Friday, November 24

Marjorie Prime - Review

Published: November 24, 2017
By: Katie Sirles | November 24, 2017


R: Select Markets | R: 97 minutes | R: N/A

There are countless inevitablilities in life; disappointment, the start of a new day (should we continue to be so fortunate), the barista spelling your name incorrectly on your cup. These unavoidable parts of life keep us on our toes and give birth to statements like, "If it wasn't this, it would be something else."

Perhaps the most recurring and absolute of these certainties is, naturally, death. As mortals, each and every one of us faces it as something that will happen. Circumstantial and wildly unknown, expiration isn't just for dairy.
As human beings, we're equipped with different emotional ranges and -- as such -- we all cope with passing from one life to the next in our own way. With the impressive strides in technology, we're able to accomplish feats that were unthinkable before. For example, in 2012, at the popular music festival, Coachella, a hologram of deceased rapper Tupac was projected on stage for a performance with Snoop Dogg.

What's to say that a computer couldn't learn the mannerisms of a loved one who has passed away and take on a holographic form designed by the grieving party as a method of dealing with the loss? That's precisely what happens in Marjorie Prime.

Marjorie (Lois Smith) lost her husband, Walter (Jon Hamm) 15 years ago. These days, her days are spent with Walter Prime -- a handsome, 40-year-old projection of her beloved. Her daughter, Tess (Geena Davis) and her son-in-law, John (Tim Robbins), live with her in the gorgeous, serene beach house Walter bought years before.
While Tess has reservations about her digital dad regaling her ailing mother with stories of their salad days, John spends time with him, teaching Walter the memories he shares with Marjorie.
An information sponge, Walter remembers everything he's told to appear as hominid as possible to maintain Marjorie's illusions.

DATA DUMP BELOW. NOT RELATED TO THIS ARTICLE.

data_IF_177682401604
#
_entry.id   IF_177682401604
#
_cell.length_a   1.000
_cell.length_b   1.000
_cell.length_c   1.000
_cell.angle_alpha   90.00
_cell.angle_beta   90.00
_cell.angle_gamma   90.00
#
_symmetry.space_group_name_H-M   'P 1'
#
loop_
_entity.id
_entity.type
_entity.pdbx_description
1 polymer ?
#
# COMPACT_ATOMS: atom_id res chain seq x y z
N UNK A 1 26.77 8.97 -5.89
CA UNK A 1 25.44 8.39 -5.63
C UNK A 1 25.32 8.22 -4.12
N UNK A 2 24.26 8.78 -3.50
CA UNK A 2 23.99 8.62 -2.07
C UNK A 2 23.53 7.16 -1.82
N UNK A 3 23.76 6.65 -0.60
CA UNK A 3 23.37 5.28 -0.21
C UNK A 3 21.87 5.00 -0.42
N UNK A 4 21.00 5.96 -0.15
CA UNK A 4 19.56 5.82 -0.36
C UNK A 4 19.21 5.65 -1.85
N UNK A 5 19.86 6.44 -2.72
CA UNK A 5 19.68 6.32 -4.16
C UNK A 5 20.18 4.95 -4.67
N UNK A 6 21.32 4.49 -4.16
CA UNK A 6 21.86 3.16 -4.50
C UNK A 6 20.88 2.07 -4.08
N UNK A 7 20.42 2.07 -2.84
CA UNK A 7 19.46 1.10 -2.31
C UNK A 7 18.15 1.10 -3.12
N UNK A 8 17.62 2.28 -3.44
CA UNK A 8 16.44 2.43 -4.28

Marjorie Prime is a stunning interpretation of the role memory plays in our lives. Memories -- as they are explained by Tess -- are never exact. Every time we remember something, we're remembering the memory, never the event itself. Like a dream that wakes us suddenly and feels as though it is a permanent fixture in our psyche, it, too will become fuzzy and eventually fade away, leaving only spotty remnants.

I read once, that after heartbreak -- when some time has passed -- the memories that muster overwhelming sentimental strain, will someday illicit different feelings and no longer create the same ache. While my experience with this idea has proven to hold some truth, the levels of relief vary.

This film features sublime, multi-faceted performances while giving each viewer a different experience. It takes on different shapes for everyone because much of it is left open to interpretation. This was evidenced by the Q&A after the film that stage and screen legend Lois Smith took part in. The audience members around me expressed much different sentiments than the ones I felt, and that's a remarkable feat for a film.

To achieve a varied visceral response from each person is something that just doesn't always happen at the movies.
I wanted to ask Lois who would be her date to the Oscars, but I chickened out. That said, my heart will be full on nomination announcement day to see her name on the list.

Rating: 5 out of 5


Katie Katie (Contributor) is a cinephile and Chicago native who has been reviewing film for nearly a decade. Her heroes include Roger Ebert and Jay Sherman -- it stinks!
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